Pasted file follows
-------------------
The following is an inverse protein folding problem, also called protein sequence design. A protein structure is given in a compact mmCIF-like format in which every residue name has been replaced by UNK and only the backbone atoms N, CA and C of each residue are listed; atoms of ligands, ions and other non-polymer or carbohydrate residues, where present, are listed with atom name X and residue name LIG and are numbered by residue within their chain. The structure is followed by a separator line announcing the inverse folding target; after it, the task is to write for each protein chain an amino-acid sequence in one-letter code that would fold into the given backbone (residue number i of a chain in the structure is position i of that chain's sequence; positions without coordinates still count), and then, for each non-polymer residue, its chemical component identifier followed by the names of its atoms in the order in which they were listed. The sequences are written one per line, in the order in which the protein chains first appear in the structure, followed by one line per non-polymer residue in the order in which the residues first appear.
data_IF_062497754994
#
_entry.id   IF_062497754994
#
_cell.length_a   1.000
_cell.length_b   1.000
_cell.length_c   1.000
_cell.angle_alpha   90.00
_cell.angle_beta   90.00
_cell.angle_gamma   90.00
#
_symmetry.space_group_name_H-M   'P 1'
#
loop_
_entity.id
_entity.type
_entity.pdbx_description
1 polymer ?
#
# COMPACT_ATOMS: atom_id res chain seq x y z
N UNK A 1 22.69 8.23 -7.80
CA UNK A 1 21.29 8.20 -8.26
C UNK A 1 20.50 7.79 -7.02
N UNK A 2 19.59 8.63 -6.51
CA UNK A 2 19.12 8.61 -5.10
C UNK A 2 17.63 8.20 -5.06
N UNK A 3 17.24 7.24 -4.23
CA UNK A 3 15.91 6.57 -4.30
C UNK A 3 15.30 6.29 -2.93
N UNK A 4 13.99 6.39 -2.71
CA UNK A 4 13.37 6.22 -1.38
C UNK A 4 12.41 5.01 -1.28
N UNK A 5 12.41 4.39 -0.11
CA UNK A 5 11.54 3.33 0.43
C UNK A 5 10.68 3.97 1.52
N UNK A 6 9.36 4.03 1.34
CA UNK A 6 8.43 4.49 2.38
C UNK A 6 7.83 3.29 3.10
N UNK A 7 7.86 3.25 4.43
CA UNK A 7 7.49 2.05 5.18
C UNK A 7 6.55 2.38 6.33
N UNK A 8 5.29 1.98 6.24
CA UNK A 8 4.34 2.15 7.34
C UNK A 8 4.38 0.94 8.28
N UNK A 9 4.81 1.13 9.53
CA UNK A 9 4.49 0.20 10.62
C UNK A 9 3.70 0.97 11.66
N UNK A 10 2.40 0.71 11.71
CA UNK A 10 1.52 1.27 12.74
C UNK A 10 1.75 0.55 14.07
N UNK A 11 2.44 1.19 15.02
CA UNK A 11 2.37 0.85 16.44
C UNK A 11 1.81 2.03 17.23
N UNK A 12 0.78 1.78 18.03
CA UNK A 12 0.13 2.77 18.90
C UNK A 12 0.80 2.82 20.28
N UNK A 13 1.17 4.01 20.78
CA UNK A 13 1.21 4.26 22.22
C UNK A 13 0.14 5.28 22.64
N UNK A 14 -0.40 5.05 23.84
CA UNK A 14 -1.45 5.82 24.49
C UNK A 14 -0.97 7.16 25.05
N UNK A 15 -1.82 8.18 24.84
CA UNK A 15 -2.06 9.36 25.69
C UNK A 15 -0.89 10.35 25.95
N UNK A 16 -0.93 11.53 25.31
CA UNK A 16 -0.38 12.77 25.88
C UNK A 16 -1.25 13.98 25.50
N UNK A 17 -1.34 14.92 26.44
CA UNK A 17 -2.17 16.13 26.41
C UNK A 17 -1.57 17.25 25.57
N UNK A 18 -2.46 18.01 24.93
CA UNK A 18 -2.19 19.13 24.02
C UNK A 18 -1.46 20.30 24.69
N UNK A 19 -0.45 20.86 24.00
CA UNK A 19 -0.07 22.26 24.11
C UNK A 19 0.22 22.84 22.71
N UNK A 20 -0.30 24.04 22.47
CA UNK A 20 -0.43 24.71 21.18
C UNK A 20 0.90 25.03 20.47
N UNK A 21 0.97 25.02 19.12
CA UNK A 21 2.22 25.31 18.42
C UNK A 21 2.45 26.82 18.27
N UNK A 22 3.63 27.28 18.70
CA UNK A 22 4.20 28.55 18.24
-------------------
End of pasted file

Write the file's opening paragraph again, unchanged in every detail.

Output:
The following is an inverse protein folding problem, also called protein sequence design. A protein structure is given in a compact mmCIF-like format in which every residue name has been replaced by UNK and only the backbone atoms N, CA and C of each residue are listed; atoms of ligands, ions and other non-polymer or carbohydrate residues, where present, are listed with atom name X and residue name LIG and are numbered by residue within their chain. The structure is followed by a separator line announcing the inverse folding target; after it, the task is to write for each protein chain an amino-acid sequence in one-letter code that would fold into the given backbone (residue number i of a chain in the structure is position i of that chain's sequence; positions without coordinates still count), and then, for each non-polymer residue, its chemical component identifier followed by the names of its atoms in the order in which they were listed. The sequences are written one per line, in the order in which the protein chains first appear in the structure, followed by one line per non-polymer residue in the order in which the residues first appear.